***1/2 (out of 5)
November 4, 2011
Ben Stiller as JOSH KOVACS
Eddie Murphy as SLIDE
Casey Affleck as CHARLIE
Alan Alda as ARTHUR SHAW
Matthew Broderick as MR. FITZHUGH
Stephen Henderson as LESTER
Judd Hirsh as MR. SIMON
Téa Leoni as SPECIAL AGENT CLAIRE DENHAM
Michael Peña as ENRIQUE DEV’REAUX
Gabourey Sibide as ODESSA
Directed by: Brett Ratner
BY KEVIN CARR
Listen to Kevin’s radio review…
When I wrote my review for “A Very Harold & Kumar 3D Christmas,” I confessed that I wasn’t a pot head, nor had I ever smoked it. As I sit down to write my review of “Tower Heist,” I have another confession to make… one that is far more scandalous:
I like Brett Ratner’s movies.
Look, I know he’s considered one of the biggest hacks in Hollywood, up there with Michael Bay and McG. But there’s something about how the guy puts together a film that works for me. Although every movie he’s made is flawed in some – or many – ways, I like all the ones I’ve seen. So in spite of my better judgement as a respected film critic, I actually get a little excited when a Brett Ratner movie opens.
So while the trailers for “Tower Heist” reeked of something awful, I couldn’t help but get into them. It’s no “Oceans Eleven” (new or old, for that matter), but it has a certain charm. And considering this movie went through many stages of development hell, originally planned for an all-black cast robbing Trump Tower, it’s quite well put together.
The story follows the staff of a high-class apartment building in New York City who learn their richest resident Arthur Shaw (Alan Alda) has been indicted on securities fraud. To make things worse, he had been handling the staff’s pension account, and that account is now down to zero. So to get revenge and a little piece of his stole pie, the staff plan to steal the suspected $20 million of cash Shaw had socked away in case he had to escape.
I’m not sure what crystal ball Brett Ratner was looking through when he finally got this project off the ground, but the timing of its release is quite serendipitous. With the Occupy Wall Street movement invading other cities, the tensions between the rich and the poor are as high as ever. This definitely plays into the hand of this film. But what’s actually quite brilliant about it is that Ratner sets it up not as poor-versus-rich, but rather as poor-versus-rich-crooks. In this framework, it’s easy to slough off the fact that Ben Stiller was paid $15 million to be in the movie, and Eddie Murphy was paid $7.5 million.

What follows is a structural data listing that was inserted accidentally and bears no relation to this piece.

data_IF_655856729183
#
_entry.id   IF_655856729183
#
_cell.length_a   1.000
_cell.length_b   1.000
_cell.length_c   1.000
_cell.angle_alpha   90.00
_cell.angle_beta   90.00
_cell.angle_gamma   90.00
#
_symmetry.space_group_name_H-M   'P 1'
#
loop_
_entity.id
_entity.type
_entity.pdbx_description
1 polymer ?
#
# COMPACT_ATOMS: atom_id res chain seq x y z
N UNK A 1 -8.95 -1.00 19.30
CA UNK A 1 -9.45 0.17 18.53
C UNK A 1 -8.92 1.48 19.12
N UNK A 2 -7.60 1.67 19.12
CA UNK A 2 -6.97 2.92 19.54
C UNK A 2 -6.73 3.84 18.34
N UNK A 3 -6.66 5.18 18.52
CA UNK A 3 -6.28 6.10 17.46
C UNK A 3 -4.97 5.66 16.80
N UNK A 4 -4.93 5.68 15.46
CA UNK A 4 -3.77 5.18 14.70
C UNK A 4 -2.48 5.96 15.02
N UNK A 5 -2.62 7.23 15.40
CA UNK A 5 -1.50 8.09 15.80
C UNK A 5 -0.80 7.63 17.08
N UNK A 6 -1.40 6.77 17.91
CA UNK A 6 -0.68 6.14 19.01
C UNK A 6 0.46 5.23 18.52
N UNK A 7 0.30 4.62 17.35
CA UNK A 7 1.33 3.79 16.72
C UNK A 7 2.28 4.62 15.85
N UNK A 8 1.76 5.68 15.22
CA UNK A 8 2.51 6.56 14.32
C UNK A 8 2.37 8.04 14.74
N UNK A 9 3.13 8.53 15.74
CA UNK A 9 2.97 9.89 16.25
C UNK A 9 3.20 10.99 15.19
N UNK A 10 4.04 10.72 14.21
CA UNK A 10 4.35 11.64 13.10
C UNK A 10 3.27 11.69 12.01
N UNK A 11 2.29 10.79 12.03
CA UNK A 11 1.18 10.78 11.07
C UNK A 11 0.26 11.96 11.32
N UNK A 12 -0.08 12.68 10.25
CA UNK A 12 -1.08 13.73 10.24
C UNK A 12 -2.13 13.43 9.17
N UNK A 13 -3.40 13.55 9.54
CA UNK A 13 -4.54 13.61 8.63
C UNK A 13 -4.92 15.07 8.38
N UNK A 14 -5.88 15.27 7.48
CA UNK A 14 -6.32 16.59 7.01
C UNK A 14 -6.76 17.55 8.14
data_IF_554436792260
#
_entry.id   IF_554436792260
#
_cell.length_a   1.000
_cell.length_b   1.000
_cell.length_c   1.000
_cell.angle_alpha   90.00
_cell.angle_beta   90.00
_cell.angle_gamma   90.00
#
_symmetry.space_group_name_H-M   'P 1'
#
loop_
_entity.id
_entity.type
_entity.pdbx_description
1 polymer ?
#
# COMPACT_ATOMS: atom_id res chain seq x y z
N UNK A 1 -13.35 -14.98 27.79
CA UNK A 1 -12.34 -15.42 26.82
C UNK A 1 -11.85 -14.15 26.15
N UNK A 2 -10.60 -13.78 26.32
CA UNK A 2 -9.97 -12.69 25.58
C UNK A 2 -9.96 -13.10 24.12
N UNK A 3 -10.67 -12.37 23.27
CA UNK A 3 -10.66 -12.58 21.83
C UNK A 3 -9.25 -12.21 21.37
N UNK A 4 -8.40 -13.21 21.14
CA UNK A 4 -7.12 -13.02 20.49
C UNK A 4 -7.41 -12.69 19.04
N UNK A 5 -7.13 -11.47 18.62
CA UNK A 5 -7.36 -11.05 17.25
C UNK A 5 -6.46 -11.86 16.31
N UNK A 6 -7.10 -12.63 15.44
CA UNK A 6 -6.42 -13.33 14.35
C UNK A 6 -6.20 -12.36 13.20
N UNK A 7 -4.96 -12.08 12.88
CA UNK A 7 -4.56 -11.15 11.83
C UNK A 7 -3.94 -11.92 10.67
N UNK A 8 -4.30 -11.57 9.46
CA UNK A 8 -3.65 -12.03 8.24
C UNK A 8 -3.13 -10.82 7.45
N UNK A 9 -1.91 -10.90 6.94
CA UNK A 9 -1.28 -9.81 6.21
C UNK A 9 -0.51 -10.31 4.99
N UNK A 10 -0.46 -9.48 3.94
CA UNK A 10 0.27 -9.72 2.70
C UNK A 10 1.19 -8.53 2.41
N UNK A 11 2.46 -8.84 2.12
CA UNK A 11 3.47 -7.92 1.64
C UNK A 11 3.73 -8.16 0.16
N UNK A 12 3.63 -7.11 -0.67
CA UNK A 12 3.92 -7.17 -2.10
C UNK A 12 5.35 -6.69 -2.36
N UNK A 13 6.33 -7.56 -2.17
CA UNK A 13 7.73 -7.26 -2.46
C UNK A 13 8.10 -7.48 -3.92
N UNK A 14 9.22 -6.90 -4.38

I can’t tell whether the return on Universal Studios’ investment will completely pay off, but it’s a well-cast film. With the exception of a few lines delivered by Ben Stiller that were uncomfortable and clearly written for someone like Martin Lawrence, the actors really fit in their roles. Stiller leaves most of his annoying tropes at the door and embraces the everyman.
As his criminal counterpart, Eddie Murphy is surprisingly fresh in this film. After spending a decade and a half in family film purgatory (where he made decent films like “The Nutty Professor” and godawful movies like “Meet Dave”), Murphy has finally returned to the edgy hero he was known for in the 1980s. And he nails it. We get reminded why he was such a box office draw last century, and I hope he continues down this road.
The pacing of “Tower Heist” isn’t perfect, but it works. Like other action-comedies that Ratner has directed (primarily the “Rush Hour” films), “Tower Heist” has some pretty funny moments while also delivering some fun action. It drags a bit in the middle, and there’s about five percent of the script that never recovered from the script doctoring scars inflicted in the past five years of rewrites, but for the most part, “Tower Heist” is a perfectly enjoyable film… far more enjoyable than it has any business being.